Jackson Corporation Stays Local

Live Tooling Opens the Door

Succeeding in business means producing top quality products at competitive prices. Unfortunately, these two characteristics don’t always go hand-in-hand. While some companies resort to low-paid, Third World labor to make the equation work, others choose to stay at home and utilize technology to work smarter and more economically. Jackson Corporation of Los Angeles, California, has chosen to stay at home and prove this philosophy is effective for stimulating growth and remaining at the top of their industry.

Anyone who has walked through the doors of a mini-mall, convenience store, bank or other commercial building is familiar with Jackson Corporation’s products. For more than fifty years, Jackson has manufactured the highest quality door hardware for the aluminum and tempered-glass door industry. Its Overhead Concealed Closer, patented more than 35 years ago, remains the leader in the aluminum storefront industry.

“Business is getting more challenging every day,” commented Mark Warden, Jackson Corporation’s operations manager, “and companies are faced with making hard decisions in order to survive. Not long ago, our main US competitor decided to cut production costs by subcontracting to factories overseas to make their products. This gave them a distinct advantage over us as far as labor costs, which, in turn, made us rethink our operations.”


“Manufacturing offshore to reduce production costs was never an option we considered,” added Sidney Cap, Jackson’s director of operations. “The owner of our company believes so strongly in supporting the local economy that he has established a corporate policy mandating that we buy locally. Finding what we need at an affordable price domestically is difficult at times, but worth the effort.”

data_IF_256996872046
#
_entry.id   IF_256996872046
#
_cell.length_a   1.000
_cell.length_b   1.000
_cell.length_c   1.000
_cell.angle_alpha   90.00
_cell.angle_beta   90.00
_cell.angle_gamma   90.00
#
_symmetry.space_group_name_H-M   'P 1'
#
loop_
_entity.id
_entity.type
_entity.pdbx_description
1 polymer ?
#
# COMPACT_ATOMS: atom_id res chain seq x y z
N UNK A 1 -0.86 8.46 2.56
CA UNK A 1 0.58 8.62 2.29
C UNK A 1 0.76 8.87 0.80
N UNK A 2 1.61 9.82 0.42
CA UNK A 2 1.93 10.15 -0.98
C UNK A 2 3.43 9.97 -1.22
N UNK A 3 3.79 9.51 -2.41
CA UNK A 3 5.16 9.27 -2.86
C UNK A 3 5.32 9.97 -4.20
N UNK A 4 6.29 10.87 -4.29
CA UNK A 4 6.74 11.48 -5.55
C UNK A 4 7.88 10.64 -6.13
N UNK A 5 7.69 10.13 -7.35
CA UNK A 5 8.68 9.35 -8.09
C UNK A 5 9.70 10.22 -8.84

Instead of going offshore to remain competitive, Jackson opted to modernize and streamline their operations. “We decided to apply intelligence rather than just cheap labor,” said Warden. “It is the only way to compete against wages of fifty cents a day. Keeping production in-house also enables us to control the manufacturing process in order to make sure the quality of our products remains high.”

The first steps of Jackson’s modernization were consolidating the machining processes into a single area and purchasing two machining centres, a new Haas VF-1 vertical machining centre and a used VF-0 unit. Before the upgrade, Jackson was manually machining components in four different buildings, and the only CNC machine in use was an old Miyano lathe.

When the Haas machines were brought on-line, Jackson immediately realized a tremendous jump in production. “Since the Haas machines arrived, our production has increased by sixty to seventy percent,” Cap explained. “Before bringing in the new machines, we were producing 300 to 350 complete Overhead Concealed Closers a day. Now we average 500 a day. By the end of the year, we project our output will reach 900 units a day.”

Warden added, “The CNC equipment is letting us rethink how we manufacture. It is allowing us to grow the business without having to substantially increase manpower, which allows us to be more competitive and win more market share.

“The operators can handle the increased volume, and the learning curve is almost nil. Some of our operators were semi-experienced programmers and were able to pick right up and go. We have two programmers and setup guys and the rest just man the machines and keep them loaded.”

When the first two Haas machines were installed, Jackson was still using their old Miyano lathe to produce end caps for the Overhead Concealed Closer, which accounts for sixty percent of sales. The machine couldn’t keep up with production, so they decided to replace it with a Haas HL-1 CNC lathe.